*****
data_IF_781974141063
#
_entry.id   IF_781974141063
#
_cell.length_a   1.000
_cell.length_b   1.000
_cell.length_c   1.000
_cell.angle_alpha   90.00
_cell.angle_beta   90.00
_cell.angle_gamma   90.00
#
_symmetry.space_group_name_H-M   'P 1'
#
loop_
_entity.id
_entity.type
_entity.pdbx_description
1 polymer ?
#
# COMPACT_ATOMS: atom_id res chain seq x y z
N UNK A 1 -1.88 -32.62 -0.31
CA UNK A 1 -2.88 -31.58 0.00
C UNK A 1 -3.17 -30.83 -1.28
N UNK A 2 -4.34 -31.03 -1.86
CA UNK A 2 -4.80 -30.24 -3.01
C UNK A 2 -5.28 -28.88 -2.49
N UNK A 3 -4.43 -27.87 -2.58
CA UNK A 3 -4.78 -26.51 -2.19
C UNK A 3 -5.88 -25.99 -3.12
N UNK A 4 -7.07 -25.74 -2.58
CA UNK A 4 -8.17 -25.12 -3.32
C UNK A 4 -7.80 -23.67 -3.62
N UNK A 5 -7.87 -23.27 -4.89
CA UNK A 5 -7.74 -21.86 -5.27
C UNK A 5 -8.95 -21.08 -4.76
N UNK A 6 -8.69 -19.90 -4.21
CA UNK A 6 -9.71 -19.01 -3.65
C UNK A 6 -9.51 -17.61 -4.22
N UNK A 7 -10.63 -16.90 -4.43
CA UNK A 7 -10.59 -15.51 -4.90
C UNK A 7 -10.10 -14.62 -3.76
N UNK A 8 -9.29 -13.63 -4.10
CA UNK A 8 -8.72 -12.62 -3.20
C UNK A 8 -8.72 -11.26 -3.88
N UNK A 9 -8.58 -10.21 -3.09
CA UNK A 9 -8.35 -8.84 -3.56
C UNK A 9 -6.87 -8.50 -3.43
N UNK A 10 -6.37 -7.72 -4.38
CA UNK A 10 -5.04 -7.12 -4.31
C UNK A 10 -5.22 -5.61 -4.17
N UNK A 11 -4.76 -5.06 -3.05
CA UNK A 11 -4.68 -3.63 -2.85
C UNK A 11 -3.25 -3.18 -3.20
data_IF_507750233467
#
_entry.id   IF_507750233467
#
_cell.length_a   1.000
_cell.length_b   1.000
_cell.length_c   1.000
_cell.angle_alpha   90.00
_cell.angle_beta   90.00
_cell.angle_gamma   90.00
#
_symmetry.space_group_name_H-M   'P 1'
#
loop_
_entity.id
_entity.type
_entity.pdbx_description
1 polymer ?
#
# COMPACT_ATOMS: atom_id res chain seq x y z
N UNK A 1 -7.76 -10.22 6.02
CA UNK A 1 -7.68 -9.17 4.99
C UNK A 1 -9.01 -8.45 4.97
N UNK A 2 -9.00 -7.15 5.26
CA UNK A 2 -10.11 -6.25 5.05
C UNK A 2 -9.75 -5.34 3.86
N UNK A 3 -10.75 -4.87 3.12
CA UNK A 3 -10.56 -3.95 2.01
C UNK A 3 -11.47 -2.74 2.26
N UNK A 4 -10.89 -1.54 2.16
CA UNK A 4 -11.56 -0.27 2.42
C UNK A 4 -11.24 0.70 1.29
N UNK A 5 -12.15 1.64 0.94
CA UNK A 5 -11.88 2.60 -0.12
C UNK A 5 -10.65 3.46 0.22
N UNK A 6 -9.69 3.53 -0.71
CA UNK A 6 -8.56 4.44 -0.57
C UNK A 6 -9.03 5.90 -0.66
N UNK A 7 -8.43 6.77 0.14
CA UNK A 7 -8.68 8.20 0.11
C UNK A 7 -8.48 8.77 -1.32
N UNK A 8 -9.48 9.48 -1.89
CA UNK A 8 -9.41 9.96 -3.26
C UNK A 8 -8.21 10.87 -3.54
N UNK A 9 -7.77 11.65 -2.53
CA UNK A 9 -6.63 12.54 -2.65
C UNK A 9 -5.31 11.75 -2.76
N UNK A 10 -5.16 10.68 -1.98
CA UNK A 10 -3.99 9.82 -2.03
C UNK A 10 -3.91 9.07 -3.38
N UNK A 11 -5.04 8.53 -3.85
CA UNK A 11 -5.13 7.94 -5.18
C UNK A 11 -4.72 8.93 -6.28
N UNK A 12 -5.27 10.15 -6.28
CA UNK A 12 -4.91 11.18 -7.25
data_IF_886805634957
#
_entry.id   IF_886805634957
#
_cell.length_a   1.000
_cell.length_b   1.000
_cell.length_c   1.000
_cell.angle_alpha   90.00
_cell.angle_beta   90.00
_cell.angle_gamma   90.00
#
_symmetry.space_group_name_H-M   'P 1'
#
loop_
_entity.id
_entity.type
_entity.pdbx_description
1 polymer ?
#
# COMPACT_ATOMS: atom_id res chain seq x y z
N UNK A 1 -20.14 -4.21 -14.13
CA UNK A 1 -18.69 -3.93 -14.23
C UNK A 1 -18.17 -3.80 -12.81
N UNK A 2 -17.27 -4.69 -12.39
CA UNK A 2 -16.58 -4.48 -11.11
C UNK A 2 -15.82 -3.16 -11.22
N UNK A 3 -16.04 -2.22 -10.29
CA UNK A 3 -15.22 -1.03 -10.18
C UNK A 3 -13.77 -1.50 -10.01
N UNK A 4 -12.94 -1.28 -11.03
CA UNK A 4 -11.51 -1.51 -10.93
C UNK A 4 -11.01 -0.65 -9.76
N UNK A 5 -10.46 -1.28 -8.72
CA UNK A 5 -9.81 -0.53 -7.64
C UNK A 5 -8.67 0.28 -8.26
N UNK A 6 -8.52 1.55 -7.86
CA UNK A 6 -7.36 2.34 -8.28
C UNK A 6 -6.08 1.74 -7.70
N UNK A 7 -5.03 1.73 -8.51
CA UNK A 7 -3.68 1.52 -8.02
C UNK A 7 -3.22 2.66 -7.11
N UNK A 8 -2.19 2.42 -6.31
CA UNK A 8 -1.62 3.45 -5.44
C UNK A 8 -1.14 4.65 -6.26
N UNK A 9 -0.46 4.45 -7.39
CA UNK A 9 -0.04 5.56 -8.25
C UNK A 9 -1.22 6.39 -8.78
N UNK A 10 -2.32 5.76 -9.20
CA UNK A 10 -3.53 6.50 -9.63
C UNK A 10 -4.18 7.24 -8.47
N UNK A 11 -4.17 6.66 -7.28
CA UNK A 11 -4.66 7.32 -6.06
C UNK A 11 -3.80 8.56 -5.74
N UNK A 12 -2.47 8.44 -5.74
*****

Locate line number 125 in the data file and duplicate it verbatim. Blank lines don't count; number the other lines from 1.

_entity.pdbx_description